Tuesday, April 08, 2003

The truth is out! President Bush invaded Iraq only for the oil! That's what the critics have said all along, right?

Um... but wait... if he and his cronies were out to make 'billions' on the price of oil, what happens now that the price is dropping???


Oil worries shift: Glut now a fear
Tue Apr 8, 5:51 AM ET Add Business - USA TODAY to My Yahoo!


James R. Healey USA TODAY

It seems crazy after weeks of worry over shortages and high prices, but the big concern about oil now is that there's too much of it, not too little.

For motorists, a surfeit is good news. Gasoline prices are dropping steadily, if not yet quickly, as worries about shortages evaporate.


Petroleum traders have begun to envision a rebuilt postwar Iraq (news - web sites) pumping more than 3 million barrels of crude a day, as it did before its war with Iran in 1980. Prior to the U.S. invasion last month to oust Saddam Hussein (news - web sites), Iraq was pumping 1.75 million barrels a day.


Falling prices of crude oil futures and wholesale gasoline mean ''the consumer can expect 20 cents less at the pump'' if oil prices don't rally unexpectedly, says energy-pricing expert Peter Beutel, president of consultant Cameron Hanover.


For oil merchants, the bad news is that a barrel is worth 26% less than it was just a month ago. The Organization of Petroleum Exporting Countries, which controls 40% of world oil exports, is considering an emergency meeting April 24 to cut production.


''The market is full of oil. It's facing a glut, not a shortage,'' says OPEC (news - web sites) President Abdullah al-Attiyah, the oil minister for Qatar. ''My main worry is how to deal with the dramatic price drop.''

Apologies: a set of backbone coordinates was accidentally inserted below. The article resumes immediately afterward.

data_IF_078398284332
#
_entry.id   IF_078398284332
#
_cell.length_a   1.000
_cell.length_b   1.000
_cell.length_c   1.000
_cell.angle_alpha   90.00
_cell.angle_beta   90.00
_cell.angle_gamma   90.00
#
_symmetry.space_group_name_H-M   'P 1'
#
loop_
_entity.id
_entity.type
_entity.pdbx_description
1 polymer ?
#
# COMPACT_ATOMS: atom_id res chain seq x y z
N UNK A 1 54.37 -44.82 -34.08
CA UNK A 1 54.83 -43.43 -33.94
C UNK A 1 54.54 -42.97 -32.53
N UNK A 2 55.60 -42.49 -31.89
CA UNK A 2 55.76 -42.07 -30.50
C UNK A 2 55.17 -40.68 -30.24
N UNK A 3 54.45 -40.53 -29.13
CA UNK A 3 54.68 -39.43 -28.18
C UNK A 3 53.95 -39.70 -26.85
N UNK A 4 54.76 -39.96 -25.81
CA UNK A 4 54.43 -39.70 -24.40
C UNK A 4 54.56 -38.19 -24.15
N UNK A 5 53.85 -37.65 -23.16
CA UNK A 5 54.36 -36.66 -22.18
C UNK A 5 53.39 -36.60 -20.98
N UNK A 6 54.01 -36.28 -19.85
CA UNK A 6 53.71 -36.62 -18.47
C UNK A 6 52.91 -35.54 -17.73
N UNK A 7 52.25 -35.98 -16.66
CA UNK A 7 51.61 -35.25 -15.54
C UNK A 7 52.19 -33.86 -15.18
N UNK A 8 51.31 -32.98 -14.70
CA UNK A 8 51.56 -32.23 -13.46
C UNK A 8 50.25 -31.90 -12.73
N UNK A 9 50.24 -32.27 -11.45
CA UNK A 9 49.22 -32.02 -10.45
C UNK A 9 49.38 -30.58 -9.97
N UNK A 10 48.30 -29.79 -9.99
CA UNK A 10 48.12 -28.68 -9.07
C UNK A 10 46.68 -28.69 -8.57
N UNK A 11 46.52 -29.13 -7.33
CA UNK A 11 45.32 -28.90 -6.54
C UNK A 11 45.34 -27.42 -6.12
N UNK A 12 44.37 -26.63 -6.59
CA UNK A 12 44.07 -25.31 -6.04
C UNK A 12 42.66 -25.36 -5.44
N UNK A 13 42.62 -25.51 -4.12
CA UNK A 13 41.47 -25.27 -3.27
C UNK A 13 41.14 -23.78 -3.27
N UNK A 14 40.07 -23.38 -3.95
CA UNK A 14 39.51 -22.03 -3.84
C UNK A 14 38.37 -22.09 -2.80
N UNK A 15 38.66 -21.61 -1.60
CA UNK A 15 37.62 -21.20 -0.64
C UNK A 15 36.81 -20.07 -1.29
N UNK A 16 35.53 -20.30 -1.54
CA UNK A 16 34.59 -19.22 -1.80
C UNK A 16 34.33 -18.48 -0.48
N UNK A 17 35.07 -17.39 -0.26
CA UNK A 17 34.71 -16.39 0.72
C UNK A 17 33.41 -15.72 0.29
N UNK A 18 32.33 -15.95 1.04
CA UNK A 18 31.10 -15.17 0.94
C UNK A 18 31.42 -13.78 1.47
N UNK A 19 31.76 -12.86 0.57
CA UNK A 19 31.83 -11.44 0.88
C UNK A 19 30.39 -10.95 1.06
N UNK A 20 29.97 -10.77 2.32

A barrel of benchmark West Texas intermediate crude oil for delivery next month was $27.96 at the close of trading Monday in New York, down 66 cents. A month ago, it was $37.78 and edged up to a recent high of $37.83 on March 12.


If it falls below $26.30, according to Beutel's technical analysis, it could free-fall to $20.70 before braking, good for another 10- to 15-cent drop in gasoline.


''It's going to be hard to stop. These prices are like an aircraft carrier -- hard to turn around,'' says Tom Kloza, senior oil analyst at Oil Price Information Service. ''Everybody wants to know when the price for them is going to drop, and the answer is really soon.''


Kloza says today's megastations sell gasoline so fast they refill their underground tanks every two days or so, meaning cheap wholesale prices resulting from cheap oil show up quickly at the pump.


Minnesotans are enjoying the biggest retail price drop the past month. The statewide average for regular is $1.496, motorists club AAA reported Monday. That's down 15 cents, or 9.1%.


Prices in New York and Western states, though, remain higher than they were a month ago, despite a downward drift from record average prices set last month.


That's especially perverse because, Kloza says, the wholesale price of West Coast gasoline has plunged 60 cents in a week, ''an incredible drop.''


Prices in California and surrounding states that use summer gas blends to cut pollution and in Alaska and Hawaii tend to go up sooner and faster than in the rest of the USA and drop slower.


In a report earlier this month, the California Energy Commission noted that extraordinarily high crude oil prices on war fears were mainly to blame. But, it said, higher gasoline prices ''are not completely explained by the higher price of crude oil. Especially troubling is the fact that gasoline prices climbed quicker and higher in California than in the rest of the country.''


Although CEC said an investigation by the attorney general didn't appear warranted at this time, it said it would continue to monitor supplies and prices.

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